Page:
The future of employers' liability remains a key topic for risk managers

Peter Berring, chairman of AIRMIC's environmental, liability and health and safety focus group, believes that the government and Association of British Insurers (ABI) should involve AIRMIC in discussions far more than they have done so far. He is asking the Council of AIRMIC to consider how to get its views across to the government and the ABI.

Berring is concerned that reform schemes under discussion, which suggest the transfer of long term occupational disease into a government 'not for profit' pool could discourage further investment by employers in health and safety, because the entire industrial grouping would be levied to pay for the losses of a small number, "... so it would almost be encouraging a reduction in loss prevention, which, for AIRMIC, would be an abysmal perspective".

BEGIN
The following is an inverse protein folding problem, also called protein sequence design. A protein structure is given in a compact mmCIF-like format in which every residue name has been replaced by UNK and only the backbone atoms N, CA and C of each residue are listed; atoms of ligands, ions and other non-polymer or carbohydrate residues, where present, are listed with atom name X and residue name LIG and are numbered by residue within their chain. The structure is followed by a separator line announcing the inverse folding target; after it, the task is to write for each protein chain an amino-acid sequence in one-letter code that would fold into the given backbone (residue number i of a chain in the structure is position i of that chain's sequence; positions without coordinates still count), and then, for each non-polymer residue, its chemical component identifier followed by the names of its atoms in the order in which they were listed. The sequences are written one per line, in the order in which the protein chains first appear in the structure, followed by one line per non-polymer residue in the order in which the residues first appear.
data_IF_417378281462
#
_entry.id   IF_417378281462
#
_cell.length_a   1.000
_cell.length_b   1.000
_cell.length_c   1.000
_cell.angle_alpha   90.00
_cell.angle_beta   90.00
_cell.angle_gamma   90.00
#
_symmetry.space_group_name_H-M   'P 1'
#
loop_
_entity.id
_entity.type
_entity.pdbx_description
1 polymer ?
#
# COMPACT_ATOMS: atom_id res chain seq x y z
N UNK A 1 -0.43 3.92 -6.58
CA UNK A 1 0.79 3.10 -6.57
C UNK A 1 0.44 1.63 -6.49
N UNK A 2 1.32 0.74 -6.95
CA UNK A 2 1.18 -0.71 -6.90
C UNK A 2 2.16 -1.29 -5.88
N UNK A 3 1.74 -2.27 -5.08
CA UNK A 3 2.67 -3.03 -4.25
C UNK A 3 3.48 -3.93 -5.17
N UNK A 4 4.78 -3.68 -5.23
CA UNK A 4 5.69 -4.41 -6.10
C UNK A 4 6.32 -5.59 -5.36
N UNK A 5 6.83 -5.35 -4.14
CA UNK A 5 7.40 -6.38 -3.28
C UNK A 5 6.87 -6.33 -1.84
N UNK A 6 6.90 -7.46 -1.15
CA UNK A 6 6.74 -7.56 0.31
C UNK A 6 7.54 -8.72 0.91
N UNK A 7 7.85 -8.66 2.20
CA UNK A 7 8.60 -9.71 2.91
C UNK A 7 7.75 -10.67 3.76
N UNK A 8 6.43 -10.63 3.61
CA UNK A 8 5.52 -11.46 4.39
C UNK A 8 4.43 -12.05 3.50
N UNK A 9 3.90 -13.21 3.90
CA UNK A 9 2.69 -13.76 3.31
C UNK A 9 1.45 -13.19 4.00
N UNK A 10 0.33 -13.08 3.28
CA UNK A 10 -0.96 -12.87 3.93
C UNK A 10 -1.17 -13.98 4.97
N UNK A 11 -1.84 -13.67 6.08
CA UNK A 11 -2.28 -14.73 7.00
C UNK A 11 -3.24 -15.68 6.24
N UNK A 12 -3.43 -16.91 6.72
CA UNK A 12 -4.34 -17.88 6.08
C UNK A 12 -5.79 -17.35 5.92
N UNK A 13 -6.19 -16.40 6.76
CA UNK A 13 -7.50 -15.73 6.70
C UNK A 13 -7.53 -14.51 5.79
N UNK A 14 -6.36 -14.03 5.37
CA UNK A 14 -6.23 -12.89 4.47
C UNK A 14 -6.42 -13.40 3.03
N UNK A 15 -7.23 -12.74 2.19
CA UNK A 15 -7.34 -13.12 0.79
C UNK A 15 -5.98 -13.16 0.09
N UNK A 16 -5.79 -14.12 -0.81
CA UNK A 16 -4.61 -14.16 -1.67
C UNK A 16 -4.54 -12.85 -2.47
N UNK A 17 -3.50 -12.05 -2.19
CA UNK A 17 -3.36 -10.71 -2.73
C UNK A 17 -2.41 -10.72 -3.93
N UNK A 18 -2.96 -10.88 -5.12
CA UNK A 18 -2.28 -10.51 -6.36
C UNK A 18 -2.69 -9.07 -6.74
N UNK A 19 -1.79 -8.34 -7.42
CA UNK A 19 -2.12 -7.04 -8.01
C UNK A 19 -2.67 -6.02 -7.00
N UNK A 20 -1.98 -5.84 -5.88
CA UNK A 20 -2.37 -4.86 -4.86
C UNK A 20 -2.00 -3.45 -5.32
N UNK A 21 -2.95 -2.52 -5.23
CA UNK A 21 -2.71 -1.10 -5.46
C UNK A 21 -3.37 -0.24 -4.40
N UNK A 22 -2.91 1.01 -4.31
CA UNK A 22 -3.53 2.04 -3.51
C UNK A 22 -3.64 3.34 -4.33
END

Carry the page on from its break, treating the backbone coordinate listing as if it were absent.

Instead, Berring would like to see a no-fault scheme for workplace injuries replace the current liability regime. It should, he says, reduce the number of people invalided out of work permanently, because the current adversarial system delays rehabilitation for injured employees, as well as generating a large legal cost.

People point to the US workers' compensation system and say it costs more than employer's liability cover for the same accident, Berring admits, but says, "They're not comparing apples to apples. Workers' compensation, for example, pays medical costs which the UK employer's liability doesn't".